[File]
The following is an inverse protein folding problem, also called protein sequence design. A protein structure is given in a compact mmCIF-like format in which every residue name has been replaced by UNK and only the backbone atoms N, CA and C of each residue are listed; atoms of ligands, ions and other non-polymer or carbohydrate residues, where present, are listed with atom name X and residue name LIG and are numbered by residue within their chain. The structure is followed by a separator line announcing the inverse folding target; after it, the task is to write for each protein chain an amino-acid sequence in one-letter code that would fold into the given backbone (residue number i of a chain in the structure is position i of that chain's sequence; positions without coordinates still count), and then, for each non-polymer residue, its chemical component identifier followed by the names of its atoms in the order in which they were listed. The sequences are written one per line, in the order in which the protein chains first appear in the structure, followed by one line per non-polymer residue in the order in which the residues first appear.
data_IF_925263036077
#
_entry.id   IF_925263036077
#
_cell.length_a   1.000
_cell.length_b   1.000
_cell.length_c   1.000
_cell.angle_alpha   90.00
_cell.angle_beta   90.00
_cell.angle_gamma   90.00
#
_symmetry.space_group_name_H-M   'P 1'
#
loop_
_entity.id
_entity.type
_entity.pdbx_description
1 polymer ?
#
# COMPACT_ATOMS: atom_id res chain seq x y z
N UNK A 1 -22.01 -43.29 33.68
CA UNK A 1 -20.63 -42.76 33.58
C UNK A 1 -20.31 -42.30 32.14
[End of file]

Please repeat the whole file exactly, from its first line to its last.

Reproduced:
The following is an inverse protein folding problem, also called protein sequence design. A protein structure is given in a compact mmCIF-like format in which every residue name has been replaced by UNK and only the backbone atoms N, CA and C of each residue are listed; atoms of ligands, ions and other non-polymer or carbohydrate residues, where present, are listed with atom name X and residue name LIG and are numbered by residue within their chain. The structure is followed by a separator line announcing the inverse folding target; after it, the task is to write for each protein chain an amino-acid sequence in one-letter code that would fold into the given backbone (residue number i of a chain in the structure is position i of that chain's sequence; positions without coordinates still count), and then, for each non-polymer residue, its chemical component identifier followed by the names of its atoms in the order in which they were listed. The sequences are written one per line, in the order in which the protein chains first appear in the structure, followed by one line per non-polymer residue in the order in which the residues first appear.
data_IF_925263036077
#
_entry.id   IF_925263036077
#
_cell.length_a   1.000
_cell.length_b   1.000
_cell.length_c   1.000
_cell.angle_alpha   90.00
_cell.angle_beta   90.00
_cell.angle_gamma   90.00
#
_symmetry.space_group_name_H-M   'P 1'
#
loop_
_entity.id
_entity.type
_entity.pdbx_description
1 polymer ?
#
# COMPACT_ATOMS: atom_id res chain seq x y z
N UNK A 1 -22.01 -43.29 33.68
CA UNK A 1 -20.63 -42.76 33.58
C UNK A 1 -20.31 -42.30 32.14